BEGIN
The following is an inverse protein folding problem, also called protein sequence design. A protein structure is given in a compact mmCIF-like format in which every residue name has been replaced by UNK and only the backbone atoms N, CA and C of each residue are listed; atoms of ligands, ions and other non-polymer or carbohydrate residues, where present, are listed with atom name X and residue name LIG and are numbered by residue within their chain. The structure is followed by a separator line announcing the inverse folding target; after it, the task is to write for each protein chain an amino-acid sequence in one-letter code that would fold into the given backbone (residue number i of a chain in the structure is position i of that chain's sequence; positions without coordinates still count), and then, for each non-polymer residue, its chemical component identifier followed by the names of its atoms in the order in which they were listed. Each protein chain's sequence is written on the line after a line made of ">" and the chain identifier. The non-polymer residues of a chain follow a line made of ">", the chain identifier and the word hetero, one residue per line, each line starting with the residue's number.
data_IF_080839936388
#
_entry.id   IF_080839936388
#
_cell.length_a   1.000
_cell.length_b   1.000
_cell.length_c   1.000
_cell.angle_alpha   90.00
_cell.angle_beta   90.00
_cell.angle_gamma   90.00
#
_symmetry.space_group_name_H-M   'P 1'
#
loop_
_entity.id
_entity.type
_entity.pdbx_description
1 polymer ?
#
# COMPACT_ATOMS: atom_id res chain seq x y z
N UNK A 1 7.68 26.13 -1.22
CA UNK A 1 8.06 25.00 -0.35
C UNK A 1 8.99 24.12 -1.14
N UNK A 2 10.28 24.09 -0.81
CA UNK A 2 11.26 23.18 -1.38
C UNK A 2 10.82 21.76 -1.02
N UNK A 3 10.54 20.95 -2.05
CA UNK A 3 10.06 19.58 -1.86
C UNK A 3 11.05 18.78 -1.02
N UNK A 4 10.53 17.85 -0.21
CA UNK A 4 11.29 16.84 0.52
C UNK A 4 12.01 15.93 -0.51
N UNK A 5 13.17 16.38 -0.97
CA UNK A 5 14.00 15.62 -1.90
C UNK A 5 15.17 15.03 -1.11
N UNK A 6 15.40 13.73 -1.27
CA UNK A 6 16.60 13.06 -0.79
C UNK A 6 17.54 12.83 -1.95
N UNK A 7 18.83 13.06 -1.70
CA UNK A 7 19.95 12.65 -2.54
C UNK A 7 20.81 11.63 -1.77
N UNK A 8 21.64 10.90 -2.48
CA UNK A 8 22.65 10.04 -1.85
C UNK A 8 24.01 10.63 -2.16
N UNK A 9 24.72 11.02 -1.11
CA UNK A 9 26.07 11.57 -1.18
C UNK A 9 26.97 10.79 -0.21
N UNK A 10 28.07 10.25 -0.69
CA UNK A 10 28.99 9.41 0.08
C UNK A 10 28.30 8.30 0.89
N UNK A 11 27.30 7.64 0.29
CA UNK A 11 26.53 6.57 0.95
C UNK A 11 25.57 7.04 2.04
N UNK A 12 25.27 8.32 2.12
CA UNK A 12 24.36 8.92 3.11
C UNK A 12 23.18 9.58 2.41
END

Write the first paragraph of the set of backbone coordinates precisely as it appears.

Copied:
The following is an inverse protein folding problem, also called protein sequence design. A protein structure is given in a compact mmCIF-like format in which every residue name has been replaced by UNK and only the backbone atoms N, CA and C of each residue are listed; atoms of ligands, ions and other non-polymer or carbohydrate residues, where present, are listed with atom name X and residue name LIG and are numbered by residue within their chain. The structure is followed by a separator line announcing the inverse folding target; after it, the task is to write for each protein chain an amino-acid sequence in one-letter code that would fold into the given backbone (residue number i of a chain in the structure is position i of that chain's sequence; positions without coordinates still count), and then, for each non-polymer residue, its chemical component identifier followed by the names of its atoms in the order in which they were listed. Each protein chain's sequence is written on the line after a line made of ">" and the chain identifier. The non-polymer residues of a chain follow a line made of ">", the chain identifier and the word hetero, one residue per line, each line starting with the residue's number.